Finding the Right Group Insurance Plan for Your Small Business

Health Care Spending Account
Experience Rate Plan
Pooled Plan
Pay for use

Simple. A word not many have used to describe group insurance. As consultants, it’s our job to make benefits as easy as possible, so you can worry about running and growing a business. However, it does help to be informed on the basics of plans so you can make the absolutely right decision for your small business.

What Makes Group Insurance Different?

Group insurance is like buying at the store vs. buying in bulk. Insurers provide a much better deal when more people are signed on to their insurance. So even if your small business only has three, two, or even one employee, group insurance will pool you with other businesses and give you a much better rate.

Benefits of Benefits:

  • Attracting and retaining the best employees
  • Less absenteeism and more employee engagement
  • Tax-deductible in many cases

There are many different plan options you can get with your group insurance. Here’s a few pros and cons to weigh while you’re making your decision.

Spending Account Plans (Health Care Spending Account)

How it Works:

It’s like a bank account, but for benefits. The employer allocates a certain amount for employees to use on the coverage of their choosing.


  • Provides autonomy and flexibility for employees
  • Employees get help with only the benefits they need – great for diverse workplaces
  • You can reward seniority with more/less benefits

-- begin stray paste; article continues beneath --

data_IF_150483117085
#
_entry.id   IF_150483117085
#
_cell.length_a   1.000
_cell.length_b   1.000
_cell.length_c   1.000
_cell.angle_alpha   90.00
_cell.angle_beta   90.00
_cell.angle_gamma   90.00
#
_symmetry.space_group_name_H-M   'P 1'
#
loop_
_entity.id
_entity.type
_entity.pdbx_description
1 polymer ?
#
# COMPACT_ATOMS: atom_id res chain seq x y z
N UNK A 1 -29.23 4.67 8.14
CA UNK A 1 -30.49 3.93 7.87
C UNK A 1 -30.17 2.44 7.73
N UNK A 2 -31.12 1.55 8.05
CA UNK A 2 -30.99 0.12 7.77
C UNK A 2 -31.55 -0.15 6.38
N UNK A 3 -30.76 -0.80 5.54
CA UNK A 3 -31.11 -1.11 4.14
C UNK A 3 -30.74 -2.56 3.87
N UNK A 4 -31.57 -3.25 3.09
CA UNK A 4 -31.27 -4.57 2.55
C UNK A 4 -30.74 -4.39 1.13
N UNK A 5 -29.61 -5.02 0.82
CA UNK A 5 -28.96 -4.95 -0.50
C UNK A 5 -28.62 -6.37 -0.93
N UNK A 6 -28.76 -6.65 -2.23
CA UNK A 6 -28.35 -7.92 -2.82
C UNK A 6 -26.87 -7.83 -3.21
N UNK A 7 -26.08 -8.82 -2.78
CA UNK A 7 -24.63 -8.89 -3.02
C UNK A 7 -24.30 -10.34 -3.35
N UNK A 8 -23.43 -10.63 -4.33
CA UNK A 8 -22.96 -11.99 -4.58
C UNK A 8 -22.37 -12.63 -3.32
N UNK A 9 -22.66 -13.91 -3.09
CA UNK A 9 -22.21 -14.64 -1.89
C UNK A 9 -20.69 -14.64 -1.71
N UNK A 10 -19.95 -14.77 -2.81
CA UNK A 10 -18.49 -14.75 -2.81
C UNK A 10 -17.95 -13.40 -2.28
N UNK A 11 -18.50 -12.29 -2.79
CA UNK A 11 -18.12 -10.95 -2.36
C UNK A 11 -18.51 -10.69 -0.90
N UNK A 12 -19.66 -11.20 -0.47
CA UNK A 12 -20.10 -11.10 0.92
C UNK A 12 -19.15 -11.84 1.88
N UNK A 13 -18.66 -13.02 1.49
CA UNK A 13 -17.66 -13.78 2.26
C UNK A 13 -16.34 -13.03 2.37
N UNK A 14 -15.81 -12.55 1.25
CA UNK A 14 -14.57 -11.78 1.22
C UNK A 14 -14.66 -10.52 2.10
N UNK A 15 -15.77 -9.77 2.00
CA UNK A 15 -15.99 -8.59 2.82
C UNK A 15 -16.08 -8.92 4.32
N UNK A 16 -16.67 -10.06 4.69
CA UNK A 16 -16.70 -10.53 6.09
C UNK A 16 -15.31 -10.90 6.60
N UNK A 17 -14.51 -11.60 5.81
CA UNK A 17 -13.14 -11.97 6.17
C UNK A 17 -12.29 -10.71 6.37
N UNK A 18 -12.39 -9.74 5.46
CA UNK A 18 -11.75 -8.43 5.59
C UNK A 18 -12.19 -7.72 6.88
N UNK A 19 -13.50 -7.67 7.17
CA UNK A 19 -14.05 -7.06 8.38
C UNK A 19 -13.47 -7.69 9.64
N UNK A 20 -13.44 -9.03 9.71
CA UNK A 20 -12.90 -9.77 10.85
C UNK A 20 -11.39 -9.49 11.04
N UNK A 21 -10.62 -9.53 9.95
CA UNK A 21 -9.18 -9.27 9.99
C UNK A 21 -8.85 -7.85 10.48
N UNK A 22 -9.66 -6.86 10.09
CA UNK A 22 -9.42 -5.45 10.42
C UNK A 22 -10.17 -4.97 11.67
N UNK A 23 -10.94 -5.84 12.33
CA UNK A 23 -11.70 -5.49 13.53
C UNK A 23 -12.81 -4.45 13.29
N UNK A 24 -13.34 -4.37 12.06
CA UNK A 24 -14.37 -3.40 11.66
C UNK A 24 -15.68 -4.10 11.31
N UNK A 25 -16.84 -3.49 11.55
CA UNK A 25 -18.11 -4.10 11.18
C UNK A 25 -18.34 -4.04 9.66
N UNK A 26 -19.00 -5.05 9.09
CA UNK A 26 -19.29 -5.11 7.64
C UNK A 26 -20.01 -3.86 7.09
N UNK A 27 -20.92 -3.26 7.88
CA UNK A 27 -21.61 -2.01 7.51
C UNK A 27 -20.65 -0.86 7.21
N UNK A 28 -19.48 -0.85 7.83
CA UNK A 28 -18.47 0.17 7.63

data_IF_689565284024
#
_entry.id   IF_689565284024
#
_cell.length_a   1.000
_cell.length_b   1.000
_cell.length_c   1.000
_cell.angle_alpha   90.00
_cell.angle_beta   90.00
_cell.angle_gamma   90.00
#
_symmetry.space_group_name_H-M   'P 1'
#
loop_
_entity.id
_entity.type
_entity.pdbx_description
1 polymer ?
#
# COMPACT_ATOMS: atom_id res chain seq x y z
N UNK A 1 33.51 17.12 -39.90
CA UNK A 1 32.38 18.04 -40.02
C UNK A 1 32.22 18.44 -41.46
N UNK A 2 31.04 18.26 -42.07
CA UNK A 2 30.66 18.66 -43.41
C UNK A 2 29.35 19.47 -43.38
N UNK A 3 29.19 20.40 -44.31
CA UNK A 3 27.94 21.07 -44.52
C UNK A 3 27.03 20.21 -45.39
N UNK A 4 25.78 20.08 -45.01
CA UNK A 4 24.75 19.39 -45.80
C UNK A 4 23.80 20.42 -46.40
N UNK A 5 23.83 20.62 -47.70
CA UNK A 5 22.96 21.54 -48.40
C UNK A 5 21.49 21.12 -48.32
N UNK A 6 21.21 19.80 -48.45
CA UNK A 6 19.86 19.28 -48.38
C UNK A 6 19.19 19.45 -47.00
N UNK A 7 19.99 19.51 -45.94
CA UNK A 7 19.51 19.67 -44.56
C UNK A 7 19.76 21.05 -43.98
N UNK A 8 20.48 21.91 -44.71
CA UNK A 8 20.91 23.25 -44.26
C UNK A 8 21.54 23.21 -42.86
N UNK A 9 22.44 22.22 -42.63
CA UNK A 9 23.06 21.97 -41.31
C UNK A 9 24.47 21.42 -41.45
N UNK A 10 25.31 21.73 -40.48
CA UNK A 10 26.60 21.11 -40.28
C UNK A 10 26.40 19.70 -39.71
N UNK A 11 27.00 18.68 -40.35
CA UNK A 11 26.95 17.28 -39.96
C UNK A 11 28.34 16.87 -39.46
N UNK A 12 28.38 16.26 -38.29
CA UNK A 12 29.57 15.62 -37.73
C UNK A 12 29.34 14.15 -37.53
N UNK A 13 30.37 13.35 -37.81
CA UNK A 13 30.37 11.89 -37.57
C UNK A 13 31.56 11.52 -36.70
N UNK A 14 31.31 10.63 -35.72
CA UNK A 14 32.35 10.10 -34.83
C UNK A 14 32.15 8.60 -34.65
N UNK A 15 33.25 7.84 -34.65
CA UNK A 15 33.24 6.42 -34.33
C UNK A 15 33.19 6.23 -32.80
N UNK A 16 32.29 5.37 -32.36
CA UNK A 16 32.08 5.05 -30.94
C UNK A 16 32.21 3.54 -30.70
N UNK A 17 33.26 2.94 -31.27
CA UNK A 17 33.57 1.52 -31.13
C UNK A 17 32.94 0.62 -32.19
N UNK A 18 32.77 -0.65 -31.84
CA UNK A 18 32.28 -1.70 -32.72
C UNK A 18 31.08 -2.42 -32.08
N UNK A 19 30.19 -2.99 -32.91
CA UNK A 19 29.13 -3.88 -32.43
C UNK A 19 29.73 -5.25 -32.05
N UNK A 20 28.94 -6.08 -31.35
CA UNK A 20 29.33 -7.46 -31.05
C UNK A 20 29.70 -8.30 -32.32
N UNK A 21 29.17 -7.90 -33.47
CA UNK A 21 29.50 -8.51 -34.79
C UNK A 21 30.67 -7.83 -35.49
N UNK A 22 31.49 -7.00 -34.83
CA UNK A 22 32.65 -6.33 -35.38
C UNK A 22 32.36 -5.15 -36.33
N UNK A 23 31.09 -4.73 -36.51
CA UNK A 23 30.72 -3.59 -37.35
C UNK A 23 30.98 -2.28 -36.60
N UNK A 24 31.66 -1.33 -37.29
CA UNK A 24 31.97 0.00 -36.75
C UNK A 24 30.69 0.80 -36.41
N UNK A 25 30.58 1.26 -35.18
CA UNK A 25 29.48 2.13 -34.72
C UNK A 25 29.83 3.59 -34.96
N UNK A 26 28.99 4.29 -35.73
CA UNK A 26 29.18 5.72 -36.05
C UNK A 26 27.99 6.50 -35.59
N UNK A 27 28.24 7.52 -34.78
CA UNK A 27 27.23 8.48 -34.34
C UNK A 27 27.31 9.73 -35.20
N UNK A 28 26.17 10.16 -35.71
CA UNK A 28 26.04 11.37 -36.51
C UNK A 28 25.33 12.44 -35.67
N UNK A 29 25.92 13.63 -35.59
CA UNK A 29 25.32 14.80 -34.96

• Fixed annual cost, with manageable rate increases


  • This style of plan doesn’t cover catastrophic health needs
  • Can be restrictive of employees needs
  • Usually requires employee to pay out of pocket, and be reimbursed later.

The Experience Rates Plans

How it Works:

The employer of a single workplace pays a monthly premium based on claims of the previous year. The insurer covers all claims from the employee based on the plan design limitations set in place by the employer.


  • This is a competitive area of insurance, which means competitive rates
  • A fairly healthy workplace can have low annual premiums
  • High claims are usually covered


  • Some employees may not benefit from the full-range of support offered
  • Rates can increase based on claims of the previous year
  • This means rates can change dramatically year to year
  • Insurer keeps any surplus

The Pooled Plan

How it Works:

Much like the above plan, an employer will pay and annual premium based on the previous year claims, while the insurer pay all claims. However, the insurer brings together several groups, and the annual premium is based on the claims for the entire group.


  • Results in a larger group of people being insured which could mean lower rates
  • High claims are usually covered
  • Annual rate increases are more stable, do to the larger number of people insured


  • Less control over claims and cost, because claims from all groups contribute to rate increases
  • Claim information may not be disclosed in some cases

The Pay-for-Use Plan

How it Works:

Employer self-funds all health,vision and dental claims, while paying a premium on life and disability insurance. Employer also purchases any catastrophic insurance.


  • Employer has a lot of flexibility in what they can cover for employees
  • This style of plan usually has lowest rates
  • This style of plan has protection for High cost claims, so you don’t need to worry about breaking the bank


  • Paying all health and dental claims can result in unpredictable spending month to month
  • Employer assumes risk of most health and dental claims

Feel free to consult this infographic if you ever need clarification. Also feel free to reach out to us anytime and we can explain the differences of each plan. Each business is different and will benefit from group benefits in a different way!  

group insurance types overview

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